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Saturday, April 14, 2018

MOTORHOME MODIFICATIONS - *T* is Tensioner Pulley, Thermostat and Thermacell plus Brat Fry

I am going to start off the new year with posting some of our motorhome modifications, a few at a time. I will post repairs, modifications, or neato things we have found for RVing.  I have lots of pics in my files so I will do them in alphabetical order.

Underneath that stuff, I will post my regular daily stuff..... kinda sorta fun, eh?

So here it goes, we are up to the letter T now!


Tensioner Pulley:

We have had problems with a tensioner pulley a number of times on our rig.  We have changed them out I think 4 times now.  Other Safari folks with the same model and year seem to have it go to heck too.  We have a Cat 3126 diesel engine. 

We were on our way home 7 years ago and stopped to see a friend in Bethel, MO. We backed outta Rosie’s barnyard and said our “See You Soons” and pulled outta Bethel.  We drove about 5 miles away when Steve noticed our alternator was not putting out a charge…. oh my!   We pulled over and lifted the bed.  The tensioner pulley for the belt that runs on those pulleys to charge it had somehow lost it’s springiness.  We had changed that one a couple years back, and now it’s broke again.  Good thing Steve has a running scan going of all engine and tranny systems on the Silverleaf VMSpc on the dash screen of the Safari.  He can tell at a glance if anything is amiss.

Steve got out some heavy black wire ties and was able to secure the pulley in a tensioned position, and I checked the readouts… yes!  we were charging again!

Let’s hear it for wire-ties!  The World’s Best Invention Next to Duct Tape!
heading home0

We made it the rest of the way home with the wire tied section, and then ordered a new tension pulley as soon as we got home.  This is what it looks like:

He changed it out by taking the pressure off the belt, and it's only one bolt that removes the pulley.  He put in the new one and lined up the little pin in the hole to make sure it's in the right position.  Tighten up the bolt, and we are good to go again. 

We keep an extra on board for "just in case" if it goes out again. 


Just like in a car, our diesel motorhome has a thermostat. Back about 8 or 9 years ago, Steve felt our engine temp was not getting up high enough and realized the thermostat was malfunctioning.  They are small metal spring devices that are made to open and close according to temps of the circulating radiator coolant fluid.  A bad functioning thermostat affects not only the heating or cooling at the dash, but on the diesel engine it affects the engine's function. If the temps are not just right, it derates and slows the engine down to a crawl, just enough to get you off the highway and get a tow truck.  Much easier to watch your temps, and change a thermostat if that is all that is wrong.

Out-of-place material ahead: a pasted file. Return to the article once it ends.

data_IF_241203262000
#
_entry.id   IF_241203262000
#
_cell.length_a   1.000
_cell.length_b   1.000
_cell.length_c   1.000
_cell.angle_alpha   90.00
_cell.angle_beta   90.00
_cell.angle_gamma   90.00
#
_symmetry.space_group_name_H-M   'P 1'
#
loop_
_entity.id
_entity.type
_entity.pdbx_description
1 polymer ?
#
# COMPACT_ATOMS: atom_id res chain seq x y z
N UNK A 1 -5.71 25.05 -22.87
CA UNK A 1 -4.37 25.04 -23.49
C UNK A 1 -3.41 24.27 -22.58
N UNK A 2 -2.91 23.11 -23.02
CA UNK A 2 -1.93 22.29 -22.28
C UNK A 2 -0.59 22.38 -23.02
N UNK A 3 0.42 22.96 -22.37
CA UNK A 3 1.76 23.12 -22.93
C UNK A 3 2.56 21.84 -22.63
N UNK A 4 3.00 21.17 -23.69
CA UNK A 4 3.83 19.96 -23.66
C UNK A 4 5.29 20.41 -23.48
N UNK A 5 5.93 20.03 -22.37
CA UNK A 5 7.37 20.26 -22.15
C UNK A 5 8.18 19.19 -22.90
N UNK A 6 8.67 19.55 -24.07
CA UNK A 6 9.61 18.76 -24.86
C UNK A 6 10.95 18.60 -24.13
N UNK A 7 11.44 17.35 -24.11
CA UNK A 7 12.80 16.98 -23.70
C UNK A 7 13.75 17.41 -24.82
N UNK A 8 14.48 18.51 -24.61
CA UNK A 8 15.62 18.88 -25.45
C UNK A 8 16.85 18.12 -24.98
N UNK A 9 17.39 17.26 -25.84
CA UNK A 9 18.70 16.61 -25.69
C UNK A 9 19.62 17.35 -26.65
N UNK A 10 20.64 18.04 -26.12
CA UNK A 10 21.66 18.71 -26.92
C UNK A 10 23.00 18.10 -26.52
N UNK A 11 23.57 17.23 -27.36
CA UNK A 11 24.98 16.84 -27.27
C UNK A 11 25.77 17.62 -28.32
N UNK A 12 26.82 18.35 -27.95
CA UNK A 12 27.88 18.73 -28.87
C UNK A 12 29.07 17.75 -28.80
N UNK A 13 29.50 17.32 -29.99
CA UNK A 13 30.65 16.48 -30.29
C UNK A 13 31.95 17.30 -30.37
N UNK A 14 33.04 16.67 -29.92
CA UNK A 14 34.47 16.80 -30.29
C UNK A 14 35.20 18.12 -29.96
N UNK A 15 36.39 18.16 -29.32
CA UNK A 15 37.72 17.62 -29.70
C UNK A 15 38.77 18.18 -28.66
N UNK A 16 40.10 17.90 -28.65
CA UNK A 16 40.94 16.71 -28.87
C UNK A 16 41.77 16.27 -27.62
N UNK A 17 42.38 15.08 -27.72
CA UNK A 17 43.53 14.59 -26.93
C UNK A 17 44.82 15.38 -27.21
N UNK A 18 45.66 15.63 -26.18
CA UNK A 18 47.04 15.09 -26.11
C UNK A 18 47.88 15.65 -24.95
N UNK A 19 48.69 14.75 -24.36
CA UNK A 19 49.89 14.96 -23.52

Thermostats for a diesel engine are a bit higher in cost that a regular car or truck, but Steve was able to locate the right one and get to changing it out.   He had to drain a bit of radiator coolant into a bucket which he could pour back in later to bring it back to the proper level.

He removed a couple bolts and took out the old one.  Carefully setting the new one into place with the little gasket, he said it needs to be properly seated.  Otherwise when the bolts are cranked back down it can mess it up and bend the thin metal.

He brought the old one into the house, setting it in boiling water to test that it was, indeed, bad. Yup. He made the right call, it was bad.  The engine temps are now functioning normally. 


Now this one is gonna sound like a commercial… but honestly, in Wisconsin with the mosquitoes being our national bird, this new device is totally necessary!!! We have two of them in the camper for when we are in the woods.

These Thermacell units are GREAT for having around the grandkids, we don’t have to slather on icky poisonous repellent lotions or sprays on their soft skin and tiny hands and fingers…  you know how babies put everything in their mouths!  These units are set on the end table, out of reach, and all the mosquitos are gone!thermocells

The first time we used them, we were sitting out at a lake where everyone else was huddling inside or dashing to the outhouse, flailing their arms like windmills to beat off the skeeters.   The skeeters were awful, this was May, and they were attacking in droves. Honestly, one couple were wearing beekeeper hats on their heads to protect their faces from the mosquitos as they walked by. 

We started up our Thermacells and were sitting ouside in comfort.  We could virtually see the skeeters buzzing about 10 feet around us…  above us... along side of us… but not daring to come near!  Our dogs even huddled closer once they realized the skeeters were not biting them when they laid by our chairs.   Soon folks were asking what those things were, and the next day, the nearest Walmart was a destination goal for all the folks who were camped near us.  They sold out about noon!  LOL